Homemade Basil Grape Jelly Using Grape Juice

Updated on March 6, 2020
microfarmproject profile image

Kari Spencer is a Master Gardener volunteer and a local gardening and homesteading speaker.

Jars of delicious grape jelly—with a twist.
Jars of delicious grape jelly—with a twist. | Source

Grape Jelly With a Twist

If you love grape jelly—or even if you could take it or leave it—give this recipe a try. Not your average ho-hum partner to peanut butter, this jelly has a depth of flavor provided by a few key secret ingredients, revealed here.

Tart and sweet, your favorite purple grape juice provides a base for the recipe; there's no need to grow, peel, crush, or blanch any fruit. Choose high-quality juice. The higher the juice quality, the better the jelly flavor! I prefer an organic juice with no added sugar, but any grape juice will do.

Simple, delicious, and foolproof, this jelly is wonderful for a lazy weekend morning, and it makes a unique gift that's fun both to make and to give!

Sterilize containers just prior to making your jelly.
Sterilize containers just prior to making your jelly.

Container Preparation

This recipe makes about 4 half-pint jars, or twice as many 4-ounce jelly jars. You could also pour this jelly into pretty, clear glasses, sealed with household wax. Whatever containers you decide to use, be sure to sterilize them in advance in boiling water or in the dishwasher on anti-bacterial setting. Sterilize the jars, as well as the lids and rings.

  • If you boil them on the stove, leave the empty jars in the hot water until you are ready to fill them so that the jars will remain hot.
  • If you sterilize them in the dishwasher, use the "heated dry" setting so that the jars will stay hot.

While the jars are being sterilized, prepare your jelly.


  • 1/2 cup boiling water
  • 1 tablespoon dried basil (or Thai basil)
  • 1/2 teaspoon ground cardamom
  • pinch of salt
  • 3 1/2 cups pure cane sugar (I prefer raw sugar)
  • 3 1/2 cups purple grape juice
  • 3 ounces liquid fruit pectin
  • Paraffin wax (optional)


Step 1: Steep the Herbs and Spices

The flavor of basil and cardamom is delicious, but they cannot be added directly to grape jelly or the gritty, chewy pieces ruin the smooth texture. Basil and cardamom flavor can be added to your recipe indirectly by steeping them to draw out and capture their essence in a liquid form. The solid stems, leaves, and pieces can be discarded.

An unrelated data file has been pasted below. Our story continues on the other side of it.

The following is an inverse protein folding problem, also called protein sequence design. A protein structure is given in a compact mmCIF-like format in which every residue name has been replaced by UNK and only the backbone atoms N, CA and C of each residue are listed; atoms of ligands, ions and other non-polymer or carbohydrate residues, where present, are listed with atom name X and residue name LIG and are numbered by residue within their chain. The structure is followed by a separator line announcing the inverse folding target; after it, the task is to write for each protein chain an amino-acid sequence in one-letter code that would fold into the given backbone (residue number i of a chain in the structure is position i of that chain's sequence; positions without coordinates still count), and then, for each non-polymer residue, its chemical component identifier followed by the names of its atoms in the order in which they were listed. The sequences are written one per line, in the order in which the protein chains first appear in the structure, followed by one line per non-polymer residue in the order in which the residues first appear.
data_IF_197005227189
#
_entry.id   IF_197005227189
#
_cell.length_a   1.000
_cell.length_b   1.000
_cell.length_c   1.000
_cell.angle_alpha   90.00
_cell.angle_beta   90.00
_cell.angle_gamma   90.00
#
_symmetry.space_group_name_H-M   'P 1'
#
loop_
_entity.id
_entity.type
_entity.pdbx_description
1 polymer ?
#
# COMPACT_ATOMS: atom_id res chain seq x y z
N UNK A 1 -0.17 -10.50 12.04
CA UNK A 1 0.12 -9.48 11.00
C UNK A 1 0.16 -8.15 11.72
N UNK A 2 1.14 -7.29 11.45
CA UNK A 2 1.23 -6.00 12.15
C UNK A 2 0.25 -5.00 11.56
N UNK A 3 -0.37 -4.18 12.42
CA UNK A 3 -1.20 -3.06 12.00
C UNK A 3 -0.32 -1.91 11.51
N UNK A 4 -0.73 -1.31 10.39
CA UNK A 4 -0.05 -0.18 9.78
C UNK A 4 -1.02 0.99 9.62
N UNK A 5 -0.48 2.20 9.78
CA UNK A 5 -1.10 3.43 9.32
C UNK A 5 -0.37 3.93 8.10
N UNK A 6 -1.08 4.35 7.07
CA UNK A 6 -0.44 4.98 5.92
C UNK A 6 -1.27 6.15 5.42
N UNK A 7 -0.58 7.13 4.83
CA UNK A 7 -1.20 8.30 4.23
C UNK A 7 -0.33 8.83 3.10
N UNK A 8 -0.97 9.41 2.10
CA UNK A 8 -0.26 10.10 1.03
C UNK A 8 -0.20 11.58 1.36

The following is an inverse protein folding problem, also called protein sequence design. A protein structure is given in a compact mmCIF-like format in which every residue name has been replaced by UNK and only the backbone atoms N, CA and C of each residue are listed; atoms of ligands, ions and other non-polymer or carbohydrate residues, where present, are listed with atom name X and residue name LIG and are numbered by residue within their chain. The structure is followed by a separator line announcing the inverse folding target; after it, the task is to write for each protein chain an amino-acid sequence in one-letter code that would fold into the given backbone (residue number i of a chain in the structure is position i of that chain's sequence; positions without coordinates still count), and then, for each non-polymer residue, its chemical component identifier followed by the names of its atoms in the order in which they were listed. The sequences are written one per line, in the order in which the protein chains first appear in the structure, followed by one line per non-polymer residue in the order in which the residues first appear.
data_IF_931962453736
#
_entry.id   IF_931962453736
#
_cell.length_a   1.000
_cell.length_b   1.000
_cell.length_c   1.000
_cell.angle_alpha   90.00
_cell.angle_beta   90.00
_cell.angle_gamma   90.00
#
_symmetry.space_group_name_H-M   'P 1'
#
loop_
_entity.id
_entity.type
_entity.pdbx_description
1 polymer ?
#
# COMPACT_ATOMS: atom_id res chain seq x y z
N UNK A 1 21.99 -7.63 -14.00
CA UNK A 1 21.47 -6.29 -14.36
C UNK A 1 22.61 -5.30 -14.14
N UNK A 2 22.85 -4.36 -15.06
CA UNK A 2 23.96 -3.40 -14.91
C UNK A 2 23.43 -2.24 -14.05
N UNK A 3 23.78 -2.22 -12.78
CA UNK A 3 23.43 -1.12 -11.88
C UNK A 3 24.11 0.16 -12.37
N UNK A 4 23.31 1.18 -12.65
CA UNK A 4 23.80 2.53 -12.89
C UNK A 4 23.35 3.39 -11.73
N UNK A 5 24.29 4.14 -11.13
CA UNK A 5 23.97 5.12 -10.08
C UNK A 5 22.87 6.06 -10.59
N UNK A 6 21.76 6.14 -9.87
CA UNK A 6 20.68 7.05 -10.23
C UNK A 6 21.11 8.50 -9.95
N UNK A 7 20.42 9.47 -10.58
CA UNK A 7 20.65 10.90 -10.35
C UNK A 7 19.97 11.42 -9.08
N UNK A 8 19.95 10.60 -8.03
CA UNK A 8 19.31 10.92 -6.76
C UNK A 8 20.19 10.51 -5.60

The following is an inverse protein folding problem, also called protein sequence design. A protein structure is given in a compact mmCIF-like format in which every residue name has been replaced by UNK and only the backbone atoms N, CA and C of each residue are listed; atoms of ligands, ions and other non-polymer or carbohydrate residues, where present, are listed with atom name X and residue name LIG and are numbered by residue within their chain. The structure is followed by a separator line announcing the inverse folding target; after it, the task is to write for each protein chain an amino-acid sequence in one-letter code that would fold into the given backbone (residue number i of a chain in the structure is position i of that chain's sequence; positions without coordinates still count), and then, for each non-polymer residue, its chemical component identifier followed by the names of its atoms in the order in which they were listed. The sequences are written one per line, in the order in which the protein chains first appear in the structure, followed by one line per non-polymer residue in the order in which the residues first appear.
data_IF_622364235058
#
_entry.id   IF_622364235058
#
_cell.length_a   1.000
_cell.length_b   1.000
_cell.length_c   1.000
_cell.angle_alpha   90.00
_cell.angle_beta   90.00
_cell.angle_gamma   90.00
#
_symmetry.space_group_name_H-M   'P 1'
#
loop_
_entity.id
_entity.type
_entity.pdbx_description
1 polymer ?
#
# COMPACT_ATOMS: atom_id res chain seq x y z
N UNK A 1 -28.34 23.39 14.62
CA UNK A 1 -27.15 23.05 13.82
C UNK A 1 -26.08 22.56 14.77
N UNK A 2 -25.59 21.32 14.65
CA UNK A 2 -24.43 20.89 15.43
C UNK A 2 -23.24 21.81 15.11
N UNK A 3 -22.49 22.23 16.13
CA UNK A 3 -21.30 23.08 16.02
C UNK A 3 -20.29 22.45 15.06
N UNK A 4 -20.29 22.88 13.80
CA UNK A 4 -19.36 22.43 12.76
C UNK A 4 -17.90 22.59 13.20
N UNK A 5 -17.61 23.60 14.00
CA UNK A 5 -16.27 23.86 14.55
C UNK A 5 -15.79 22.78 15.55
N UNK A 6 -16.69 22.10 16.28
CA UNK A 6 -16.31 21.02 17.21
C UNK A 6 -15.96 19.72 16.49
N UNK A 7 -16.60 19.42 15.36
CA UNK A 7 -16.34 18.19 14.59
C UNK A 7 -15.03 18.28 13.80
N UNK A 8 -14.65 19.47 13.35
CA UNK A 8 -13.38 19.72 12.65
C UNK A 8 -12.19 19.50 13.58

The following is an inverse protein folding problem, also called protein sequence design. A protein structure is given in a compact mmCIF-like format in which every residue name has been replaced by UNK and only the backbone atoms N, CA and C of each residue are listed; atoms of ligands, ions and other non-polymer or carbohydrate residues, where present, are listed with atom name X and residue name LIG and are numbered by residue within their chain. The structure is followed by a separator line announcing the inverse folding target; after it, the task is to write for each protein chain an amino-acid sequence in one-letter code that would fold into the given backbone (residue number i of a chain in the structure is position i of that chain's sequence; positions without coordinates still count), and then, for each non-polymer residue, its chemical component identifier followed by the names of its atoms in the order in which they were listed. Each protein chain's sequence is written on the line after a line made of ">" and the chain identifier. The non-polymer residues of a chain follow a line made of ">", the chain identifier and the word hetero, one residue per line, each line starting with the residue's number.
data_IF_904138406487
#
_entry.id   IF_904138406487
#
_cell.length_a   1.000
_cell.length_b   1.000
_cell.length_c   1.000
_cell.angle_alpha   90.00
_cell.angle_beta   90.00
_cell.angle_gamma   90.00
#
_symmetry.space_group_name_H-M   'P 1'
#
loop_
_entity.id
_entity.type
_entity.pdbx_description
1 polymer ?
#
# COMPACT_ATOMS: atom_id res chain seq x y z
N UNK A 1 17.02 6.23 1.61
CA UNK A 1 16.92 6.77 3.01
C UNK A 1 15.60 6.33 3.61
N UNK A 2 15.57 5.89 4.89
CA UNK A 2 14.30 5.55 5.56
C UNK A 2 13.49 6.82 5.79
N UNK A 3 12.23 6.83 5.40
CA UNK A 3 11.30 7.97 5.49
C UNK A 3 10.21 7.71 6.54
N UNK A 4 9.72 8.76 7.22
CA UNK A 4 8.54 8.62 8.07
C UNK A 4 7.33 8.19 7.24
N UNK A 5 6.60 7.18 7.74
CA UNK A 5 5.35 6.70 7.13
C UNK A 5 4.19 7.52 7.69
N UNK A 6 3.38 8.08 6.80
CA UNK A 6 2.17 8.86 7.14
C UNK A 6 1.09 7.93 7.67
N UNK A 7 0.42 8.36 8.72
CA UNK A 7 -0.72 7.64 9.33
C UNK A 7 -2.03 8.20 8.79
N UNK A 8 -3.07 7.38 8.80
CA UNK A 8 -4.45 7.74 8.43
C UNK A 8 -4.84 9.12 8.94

1. Pour boiling water over basil and cardamom in a saucepan and set aside for 10 to 15 minutes.
  2. Strain the herb brew into a 4-quart saucepan through a fine strainer or a colander lined with cheesecloth or a paper towel. Discard the herbs.
  3. Reserve the fragrant liquid in the saucepan for use in your recipe.

Step 2: Make the Jelly

  1. Add grape juice and sugar to the herb water in the saucepan. Stir over medium heat until the sugar is completely dissolved. Then increase the heat and bring the mixture to a rolling boil.
  2. Stir in the liquid pectin and return the mixture to boiling. Boil rapidly for 1 minute, stirring constantly.
  3. Remove from heat and skim off the foam that will collect on top.

Note: The foam can be reduced by adding 1/2 tablespoon of butter to the saucepan prior to pouring in the pectin. Butter is completely optional and does not change the flavor or texture of the jelly.

Step 3: Fill the Jars

  1. Pour the jelly into hot, sterilized containers. Use a wide-mouth funnel to prevent sticky drips from running down the exterior of the jars. Seal with lids or paraffin.
  2. To seal with paraffin wax, allow the jelly to cool for several hours. Then melt the wax slowly over low heat. Paraffin is flammable, so keep your eyes on it at all times. When the wax is completely melted, pour 1/4 inch of the liquid wax directly on top of the jelly in each container.

Note: If jelly does not set, pour it back into the saucepan and bring to a rolling boil for 1 minute before returning it to the jars.

Photo Tutorial

Strain the herb brew into a saucepan.
Strain the herb brew into a saucepan.